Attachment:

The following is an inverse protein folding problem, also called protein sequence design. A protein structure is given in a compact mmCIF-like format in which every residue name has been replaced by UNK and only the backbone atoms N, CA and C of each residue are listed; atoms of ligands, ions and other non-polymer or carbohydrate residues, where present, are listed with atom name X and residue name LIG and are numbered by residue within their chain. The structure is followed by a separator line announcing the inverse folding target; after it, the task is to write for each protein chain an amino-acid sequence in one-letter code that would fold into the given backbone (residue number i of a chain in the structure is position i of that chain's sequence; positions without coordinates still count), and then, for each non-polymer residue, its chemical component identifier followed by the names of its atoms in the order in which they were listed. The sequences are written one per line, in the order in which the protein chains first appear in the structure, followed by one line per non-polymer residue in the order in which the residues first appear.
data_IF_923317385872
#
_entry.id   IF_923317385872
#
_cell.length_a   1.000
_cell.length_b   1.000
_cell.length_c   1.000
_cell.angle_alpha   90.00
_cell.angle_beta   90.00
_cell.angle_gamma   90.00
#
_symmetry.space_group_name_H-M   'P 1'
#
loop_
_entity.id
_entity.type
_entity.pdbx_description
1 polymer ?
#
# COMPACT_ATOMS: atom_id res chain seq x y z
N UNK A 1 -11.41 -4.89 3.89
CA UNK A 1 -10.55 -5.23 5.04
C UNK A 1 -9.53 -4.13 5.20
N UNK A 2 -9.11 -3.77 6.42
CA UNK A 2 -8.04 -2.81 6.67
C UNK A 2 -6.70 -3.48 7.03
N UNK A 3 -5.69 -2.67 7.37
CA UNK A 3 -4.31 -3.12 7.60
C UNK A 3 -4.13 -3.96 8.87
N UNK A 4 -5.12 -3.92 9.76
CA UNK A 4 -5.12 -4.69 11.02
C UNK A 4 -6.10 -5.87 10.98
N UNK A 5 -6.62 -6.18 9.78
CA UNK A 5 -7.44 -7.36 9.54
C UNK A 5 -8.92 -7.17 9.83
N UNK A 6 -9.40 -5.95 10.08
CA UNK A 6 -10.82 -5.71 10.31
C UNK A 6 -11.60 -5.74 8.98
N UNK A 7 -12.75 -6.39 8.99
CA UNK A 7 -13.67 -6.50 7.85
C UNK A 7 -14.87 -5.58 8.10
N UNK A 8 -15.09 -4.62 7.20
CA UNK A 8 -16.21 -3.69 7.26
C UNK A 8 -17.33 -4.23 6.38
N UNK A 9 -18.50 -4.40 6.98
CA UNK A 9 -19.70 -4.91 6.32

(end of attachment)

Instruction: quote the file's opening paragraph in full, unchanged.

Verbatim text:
The following is an inverse protein folding problem, also called protein sequence design. A protein structure is given in a compact mmCIF-like format in which every residue name has been replaced by UNK and only the backbone atoms N, CA and C of each residue are listed; atoms of ligands, ions and other non-polymer or carbohydrate residues, where present, are listed with atom name X and residue name LIG and are numbered by residue within their chain. The structure is followed by a separator line announcing the inverse folding target; after it, the task is to write for each protein chain an amino-acid sequence in one-letter code that would fold into the given backbone (residue number i of a chain in the structure is position i of that chain's sequence; positions without coordinates still count), and then, for each non-polymer residue, its chemical component identifier followed by the names of its atoms in the order in which they were listed. The sequences are written one per line, in the order in which the protein chains first appear in the structure, followed by one line per non-polymer residue in the order in which the residues first appear.